It’s rare for a government to have to pay for a breach of Charter rights, but the door is open to it, and Bill 21 clearly violates those rights.
Might a government owe financial compensation to the individuals it harms via use of the notwithstanding clause in the Canadian Charter of Rights and Freedoms? Specifically, where a law harms fundamental rights and is effective only because the legislature invoked the notwithstanding clause, is it up to individuals alone to absorb those harms? On the contrary, I argue that a court might order a government to pay compensation or damages for the harms it causes.
The question arises most obviously in Quebec. In June, the Legault government in that province adopted Bill 21, An Act respecting the Laicity of the State. It shielded the law from direct challenges under much of the Canadian Charter by use of the notwithstanding clause (section 33). The law’s controversial measures include a ban on religious symbols worn by many categories of public employees. The law prevents visibly religious people from being hired as teachers, principals and government lawyers. Although there is a grandfather clause for employees who held those positions as of March 2019, it won’t cover them if they accept promotion or reassignment.
In my view, it’s open to individuals to seek an award of damages under the Charter’s remedies clause. Section 24(1) states simply that anyone whose Charter rights “have been infringed or denied may apply…to obtain such remedy as the court considers appropriate and just in the circumstances.”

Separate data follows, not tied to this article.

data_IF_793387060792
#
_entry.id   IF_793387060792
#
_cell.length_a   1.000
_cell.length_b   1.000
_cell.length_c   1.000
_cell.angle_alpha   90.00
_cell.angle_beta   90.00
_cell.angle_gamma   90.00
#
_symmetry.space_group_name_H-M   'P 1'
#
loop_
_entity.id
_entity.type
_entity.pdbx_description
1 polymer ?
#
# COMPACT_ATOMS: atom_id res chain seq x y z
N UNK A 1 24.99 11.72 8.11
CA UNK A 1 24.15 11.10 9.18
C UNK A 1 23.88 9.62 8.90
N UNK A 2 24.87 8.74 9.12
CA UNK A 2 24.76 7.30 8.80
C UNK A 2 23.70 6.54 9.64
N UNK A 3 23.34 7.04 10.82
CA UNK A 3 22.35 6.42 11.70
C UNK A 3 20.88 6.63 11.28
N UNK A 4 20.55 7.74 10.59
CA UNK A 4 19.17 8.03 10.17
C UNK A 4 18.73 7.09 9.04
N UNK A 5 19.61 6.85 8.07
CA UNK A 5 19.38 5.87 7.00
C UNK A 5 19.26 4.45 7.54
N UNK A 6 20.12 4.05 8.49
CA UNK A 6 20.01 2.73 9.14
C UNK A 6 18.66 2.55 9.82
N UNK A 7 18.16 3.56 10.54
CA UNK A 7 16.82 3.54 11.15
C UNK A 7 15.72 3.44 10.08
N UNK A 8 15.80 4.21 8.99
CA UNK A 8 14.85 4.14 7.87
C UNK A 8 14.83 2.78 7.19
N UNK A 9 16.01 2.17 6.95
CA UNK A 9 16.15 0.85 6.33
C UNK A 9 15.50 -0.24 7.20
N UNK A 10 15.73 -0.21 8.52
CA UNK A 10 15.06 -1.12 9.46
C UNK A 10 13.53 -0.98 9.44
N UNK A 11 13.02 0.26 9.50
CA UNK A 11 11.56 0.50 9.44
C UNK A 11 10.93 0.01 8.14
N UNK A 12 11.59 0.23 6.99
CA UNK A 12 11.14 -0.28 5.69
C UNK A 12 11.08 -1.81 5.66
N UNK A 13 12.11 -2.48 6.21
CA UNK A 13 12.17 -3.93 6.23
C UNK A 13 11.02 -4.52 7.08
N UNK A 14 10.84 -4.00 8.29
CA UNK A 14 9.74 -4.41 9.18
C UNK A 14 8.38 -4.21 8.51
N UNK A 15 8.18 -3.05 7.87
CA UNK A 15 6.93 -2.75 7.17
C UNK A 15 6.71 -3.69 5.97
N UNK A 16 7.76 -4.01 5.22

Courts haven’t often ordered the government to pay compensation for breach of someone’s Charter rights, but the Supreme Court of Canada has unquestionably opened the door to doing so. Nearly a decade ago, in Ward, the Supreme Court set out the prevailing approach. In that case, an individual was mistakenly arrested because a police officer believed that he intended to throw a pie at the prime minister. Alan Cameron Ward was strip-searched in violation of his Charter right to freedom from unreasonable search and seizure. He ultimately obtained $5,000. The Court emphasized the potential for Charter remedies to include constitutional damages. In short, Ward tells us that there can be damages for violation of Charter rights. Bill 21 violates Charter rights. Might the harms from Bill 21 be compensable, too?
It’s critical here to understand the textual limits on a government’s use of the notwithstanding clause. Section 33 states: “Parliament or the legislature…may expressly declare…that [an] Act or a provision thereof shall operate notwithstanding…section 2 or sections 7 to 15 of this Charter.” It goes on: “An Act or a provision…in respect of which a declaration made under this section is in effect, shall have such operation as it would have but for the provision of this Charter referred to.” The constitutional language is saying that the law being shielded will continue in force, but it says nothing about what judges may do.
We need to take care not to read restrictions into the text that aren’t there. As observed by Léonid Sirota, section 33 makes no mention of section 24, the remedies clause. That means a government cannot use the notwithstanding clause to shield a law from the remedies clause: it cannot legislate that a law will operate — with potentially harmful effects — notwithstanding the remedies clause. I see no reason for judges to give governments greater immunity from the Charter than its drafters did by developing such a rule themselves. MORE